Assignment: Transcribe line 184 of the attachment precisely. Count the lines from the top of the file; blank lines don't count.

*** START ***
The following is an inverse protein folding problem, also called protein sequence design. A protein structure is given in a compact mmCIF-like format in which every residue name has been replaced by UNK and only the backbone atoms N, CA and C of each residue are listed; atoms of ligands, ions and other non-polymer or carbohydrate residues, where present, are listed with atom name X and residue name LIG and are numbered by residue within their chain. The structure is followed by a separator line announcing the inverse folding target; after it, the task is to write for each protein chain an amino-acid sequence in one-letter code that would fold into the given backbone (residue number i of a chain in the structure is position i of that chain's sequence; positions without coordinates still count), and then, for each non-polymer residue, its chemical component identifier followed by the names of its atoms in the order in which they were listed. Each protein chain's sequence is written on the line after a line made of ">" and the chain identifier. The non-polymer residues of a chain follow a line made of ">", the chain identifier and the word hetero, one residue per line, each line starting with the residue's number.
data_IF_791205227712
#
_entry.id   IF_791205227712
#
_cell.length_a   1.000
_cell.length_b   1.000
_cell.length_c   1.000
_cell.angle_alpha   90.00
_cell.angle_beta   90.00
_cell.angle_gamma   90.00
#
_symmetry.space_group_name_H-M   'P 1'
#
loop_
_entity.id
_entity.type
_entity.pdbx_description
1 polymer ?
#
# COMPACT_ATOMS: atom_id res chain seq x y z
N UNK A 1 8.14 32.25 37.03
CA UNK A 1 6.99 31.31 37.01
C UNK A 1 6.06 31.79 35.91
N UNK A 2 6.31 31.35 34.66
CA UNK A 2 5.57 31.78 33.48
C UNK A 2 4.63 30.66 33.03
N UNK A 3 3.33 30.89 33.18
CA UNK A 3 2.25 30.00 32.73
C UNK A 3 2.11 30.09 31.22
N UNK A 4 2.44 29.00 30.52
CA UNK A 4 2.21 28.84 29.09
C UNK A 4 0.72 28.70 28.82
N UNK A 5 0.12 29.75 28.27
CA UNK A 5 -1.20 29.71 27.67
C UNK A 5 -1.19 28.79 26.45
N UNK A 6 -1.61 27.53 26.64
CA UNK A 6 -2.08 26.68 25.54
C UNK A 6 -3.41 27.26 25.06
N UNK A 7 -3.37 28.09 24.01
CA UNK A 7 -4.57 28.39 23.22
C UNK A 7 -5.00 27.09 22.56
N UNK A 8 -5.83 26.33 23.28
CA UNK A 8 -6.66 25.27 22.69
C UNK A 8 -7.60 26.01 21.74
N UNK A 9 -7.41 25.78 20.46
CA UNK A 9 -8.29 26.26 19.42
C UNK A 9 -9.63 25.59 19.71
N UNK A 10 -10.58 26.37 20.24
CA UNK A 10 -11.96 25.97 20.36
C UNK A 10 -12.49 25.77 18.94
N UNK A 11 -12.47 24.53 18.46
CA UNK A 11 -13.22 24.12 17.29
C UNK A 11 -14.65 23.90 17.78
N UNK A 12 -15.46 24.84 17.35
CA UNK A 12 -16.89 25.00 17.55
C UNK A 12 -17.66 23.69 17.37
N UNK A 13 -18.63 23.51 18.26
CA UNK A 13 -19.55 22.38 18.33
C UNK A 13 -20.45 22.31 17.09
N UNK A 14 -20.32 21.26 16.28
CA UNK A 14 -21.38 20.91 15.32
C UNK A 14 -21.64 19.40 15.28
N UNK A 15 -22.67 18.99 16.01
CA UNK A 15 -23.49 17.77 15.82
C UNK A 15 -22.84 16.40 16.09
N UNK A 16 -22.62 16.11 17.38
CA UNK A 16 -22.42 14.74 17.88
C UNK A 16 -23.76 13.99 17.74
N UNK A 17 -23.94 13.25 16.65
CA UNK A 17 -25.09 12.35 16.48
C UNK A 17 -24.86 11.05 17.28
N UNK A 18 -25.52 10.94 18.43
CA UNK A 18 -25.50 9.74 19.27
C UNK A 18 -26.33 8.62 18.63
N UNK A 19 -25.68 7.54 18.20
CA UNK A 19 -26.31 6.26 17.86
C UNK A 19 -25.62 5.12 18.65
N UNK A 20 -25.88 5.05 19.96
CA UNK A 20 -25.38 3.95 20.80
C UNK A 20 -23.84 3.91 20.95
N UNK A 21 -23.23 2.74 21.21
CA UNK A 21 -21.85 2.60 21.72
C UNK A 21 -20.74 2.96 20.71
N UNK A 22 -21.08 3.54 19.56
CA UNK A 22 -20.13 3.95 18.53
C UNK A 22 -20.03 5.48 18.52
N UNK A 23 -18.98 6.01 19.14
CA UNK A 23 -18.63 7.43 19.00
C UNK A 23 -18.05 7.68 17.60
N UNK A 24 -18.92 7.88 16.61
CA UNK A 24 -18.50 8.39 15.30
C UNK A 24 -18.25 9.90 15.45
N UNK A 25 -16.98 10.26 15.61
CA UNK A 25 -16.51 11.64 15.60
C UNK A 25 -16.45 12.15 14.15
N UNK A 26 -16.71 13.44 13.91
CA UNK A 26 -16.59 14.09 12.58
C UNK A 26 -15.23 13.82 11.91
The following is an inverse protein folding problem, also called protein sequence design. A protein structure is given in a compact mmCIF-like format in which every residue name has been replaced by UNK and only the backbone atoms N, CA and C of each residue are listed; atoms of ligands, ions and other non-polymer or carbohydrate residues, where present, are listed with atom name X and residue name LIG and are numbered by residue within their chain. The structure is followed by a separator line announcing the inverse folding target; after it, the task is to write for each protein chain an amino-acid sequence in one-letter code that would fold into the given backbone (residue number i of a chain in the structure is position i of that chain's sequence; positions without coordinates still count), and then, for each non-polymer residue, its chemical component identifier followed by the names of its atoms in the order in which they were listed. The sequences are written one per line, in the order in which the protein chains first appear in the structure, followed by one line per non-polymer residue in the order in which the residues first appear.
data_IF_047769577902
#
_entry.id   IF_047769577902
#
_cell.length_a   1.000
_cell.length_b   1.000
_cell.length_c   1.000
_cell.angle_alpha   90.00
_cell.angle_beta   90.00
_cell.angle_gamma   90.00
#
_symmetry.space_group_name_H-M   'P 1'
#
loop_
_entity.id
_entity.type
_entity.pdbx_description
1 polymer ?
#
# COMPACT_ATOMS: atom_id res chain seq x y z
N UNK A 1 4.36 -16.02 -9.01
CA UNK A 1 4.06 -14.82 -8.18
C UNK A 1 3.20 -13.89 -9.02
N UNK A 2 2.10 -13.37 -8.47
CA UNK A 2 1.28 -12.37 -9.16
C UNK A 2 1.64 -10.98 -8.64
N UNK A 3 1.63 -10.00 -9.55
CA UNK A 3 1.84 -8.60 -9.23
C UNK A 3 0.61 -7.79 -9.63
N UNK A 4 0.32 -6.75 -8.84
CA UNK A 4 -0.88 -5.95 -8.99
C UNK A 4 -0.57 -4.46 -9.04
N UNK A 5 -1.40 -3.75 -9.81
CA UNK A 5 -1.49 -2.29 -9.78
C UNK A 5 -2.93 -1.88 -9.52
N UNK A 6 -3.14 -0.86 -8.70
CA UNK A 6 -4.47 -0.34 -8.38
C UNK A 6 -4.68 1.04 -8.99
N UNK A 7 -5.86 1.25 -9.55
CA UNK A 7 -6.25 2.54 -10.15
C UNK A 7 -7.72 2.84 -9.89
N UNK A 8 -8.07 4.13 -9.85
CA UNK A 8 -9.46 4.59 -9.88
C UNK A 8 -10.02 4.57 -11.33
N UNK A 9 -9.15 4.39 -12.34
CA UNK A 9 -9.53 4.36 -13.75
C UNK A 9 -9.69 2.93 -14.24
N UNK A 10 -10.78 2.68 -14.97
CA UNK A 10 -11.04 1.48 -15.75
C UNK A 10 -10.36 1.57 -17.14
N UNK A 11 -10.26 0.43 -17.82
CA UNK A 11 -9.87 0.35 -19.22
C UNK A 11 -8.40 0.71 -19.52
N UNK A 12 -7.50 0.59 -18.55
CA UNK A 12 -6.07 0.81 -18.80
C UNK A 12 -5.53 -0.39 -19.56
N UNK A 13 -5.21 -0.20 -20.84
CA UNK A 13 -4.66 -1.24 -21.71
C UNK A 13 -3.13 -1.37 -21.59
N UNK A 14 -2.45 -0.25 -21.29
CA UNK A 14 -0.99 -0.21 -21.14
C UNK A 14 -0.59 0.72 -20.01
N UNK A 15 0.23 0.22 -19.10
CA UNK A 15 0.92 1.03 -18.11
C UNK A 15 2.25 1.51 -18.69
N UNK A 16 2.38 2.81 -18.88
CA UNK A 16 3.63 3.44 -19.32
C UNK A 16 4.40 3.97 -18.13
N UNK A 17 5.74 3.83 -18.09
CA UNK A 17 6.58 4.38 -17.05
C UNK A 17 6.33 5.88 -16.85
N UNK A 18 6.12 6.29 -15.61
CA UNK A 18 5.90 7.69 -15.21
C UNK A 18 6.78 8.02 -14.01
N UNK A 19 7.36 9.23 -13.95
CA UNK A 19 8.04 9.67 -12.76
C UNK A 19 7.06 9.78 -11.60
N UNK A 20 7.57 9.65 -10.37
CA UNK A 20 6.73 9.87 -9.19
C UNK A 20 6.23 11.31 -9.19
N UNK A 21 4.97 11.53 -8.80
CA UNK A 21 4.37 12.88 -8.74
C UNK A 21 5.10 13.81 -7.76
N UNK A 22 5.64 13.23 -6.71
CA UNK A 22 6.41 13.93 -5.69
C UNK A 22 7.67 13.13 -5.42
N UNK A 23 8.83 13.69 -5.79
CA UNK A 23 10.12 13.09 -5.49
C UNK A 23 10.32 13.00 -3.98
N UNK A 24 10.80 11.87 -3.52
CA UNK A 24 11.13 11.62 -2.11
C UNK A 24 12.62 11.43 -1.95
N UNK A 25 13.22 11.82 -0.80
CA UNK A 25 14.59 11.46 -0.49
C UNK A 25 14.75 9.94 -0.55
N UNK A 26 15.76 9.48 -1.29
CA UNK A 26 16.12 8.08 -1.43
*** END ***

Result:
N UNK A 22 5.64 13.23 -6.71